There’s an important under reported initiative called the Trans Pacific Partnership (TPP). The TPP is an international free trade agreement currently being negotiated between the US, Canada, Mexico, Chile, Peru, Australia, New Zealand, Brunei Darussalam, Singapore, Malaysia, and Vietnam. When the agreement is finalized it lets members export their product with lower fees, and essentially reduces large barriers to entry within member countries.
SOFREP recently read a report conducted by the National Council of Textile Organizations (NCTO) that points out the US textile industry concerns over approval of the TPP, and the possibility of a congressional push to eliminate the Berry Amendment altogether.
Berry Amendment Excerpt
As of November 16, 2006, the law (Berry Amendment) restricts any funding appropriated or otherwise available to DoD from being used to buy the following end items, components, or materials unless they are wholly of US origin: An article or item of food; clothing; tents, tarpaulins, or covers; cotton and other natural fiber products; woven silk or woven silk blends; spun silk yarn for cartridge cloth; synthetic fabric or coated synthetic fabric (including all textile fibers and yarns that are for use in such fabrics); canvas products, or wool (whether in the form of fiber or yarn or contained in fabrics, materials, or manufactured articles)
-From the US Defense Procurement & Acquisition Policy website
The textile industry is very concerned that the TPP will specifically allow a backdoor for Vietnam (a TPP member country) to buy Chinese textiles and sell or integrate them as their own under the TPP.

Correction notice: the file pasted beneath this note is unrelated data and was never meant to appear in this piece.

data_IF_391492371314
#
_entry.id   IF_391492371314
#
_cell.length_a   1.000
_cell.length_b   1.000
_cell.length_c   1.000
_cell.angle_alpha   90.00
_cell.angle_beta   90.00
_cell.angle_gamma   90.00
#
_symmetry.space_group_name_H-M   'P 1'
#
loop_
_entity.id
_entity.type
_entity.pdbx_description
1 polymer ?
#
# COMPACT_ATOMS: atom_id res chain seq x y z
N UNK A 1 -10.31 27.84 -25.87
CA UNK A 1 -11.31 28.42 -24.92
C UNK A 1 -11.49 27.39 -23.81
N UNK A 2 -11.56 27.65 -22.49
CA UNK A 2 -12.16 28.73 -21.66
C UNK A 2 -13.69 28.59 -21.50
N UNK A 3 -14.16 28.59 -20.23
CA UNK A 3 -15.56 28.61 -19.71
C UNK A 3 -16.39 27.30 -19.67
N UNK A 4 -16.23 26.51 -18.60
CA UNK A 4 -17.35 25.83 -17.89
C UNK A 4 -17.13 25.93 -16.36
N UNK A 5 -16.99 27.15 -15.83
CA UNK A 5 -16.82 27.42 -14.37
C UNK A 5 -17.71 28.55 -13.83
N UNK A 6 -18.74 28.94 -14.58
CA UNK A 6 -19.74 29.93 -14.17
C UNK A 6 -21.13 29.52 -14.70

Vietnam Textile Industry Snap Shot
- Employs 2.5 million workers, 10% of Vietnam’s industrial workforce
- World’s Eight Largest Garment Exporter – $16 billion
- Imported $10 billion in textile inputs, largest amount was fabric from China
- 2nd Largest Apparel Exporter to the U.S. – $7.6 billion (2012)
-Courtesy of the NCTO
An NCTO study estimates that more than half a million U.S. jobs are at risk if Vietnam sources textiles from China and sells on the U.S. market. The U.S. textile industry also has concerns that Senator McCain may push to eliminate the Berry Amendment altogether. McCain has long been an outspoken opponent of the “Buy American” requirement in past stimulus bills.
In a rare on-the-record vote on a contentious trade-related issue, the Senate defeated a provision sponsored by Sen. John McCain that would have stripped the “Buy American” requirement from the Stimulus Bill. –From Manufacturing and Technology News
While I tend to side with economist Milton Freidman when it comes to free-market economics, there is a place for “Made in the USA” where national security is concerned. We also cannot ignore that Chinese manufacturing has surpassed American capability on many levels (iPhone anyone?), but there’s a huge difference in U.S. ethics when it comes to delivery, and reliability. I’ve personally seen this on a small scale when sourcing soft goods from China. You don’t always get what you agreed to pay for.
A big concern is that the Chinese have historically had no issues about knocking off drugs or any other patented products. And if Vietnam is quietly sourcing Chinese materials, then there’s no consequences to the Chinese supplier. What’s to stop China from selling a bad batch of fire resistant (FR) material into the market? This could ultimately put American Aviators and Special Operations troops at risk.
It comes down to trust. Do we trust the Chinese to deliver quality textiles to the same level and standard that current US textile providers deliver them? The answer is no.
We look forward to your thoughts below. Part 2 coming soon.
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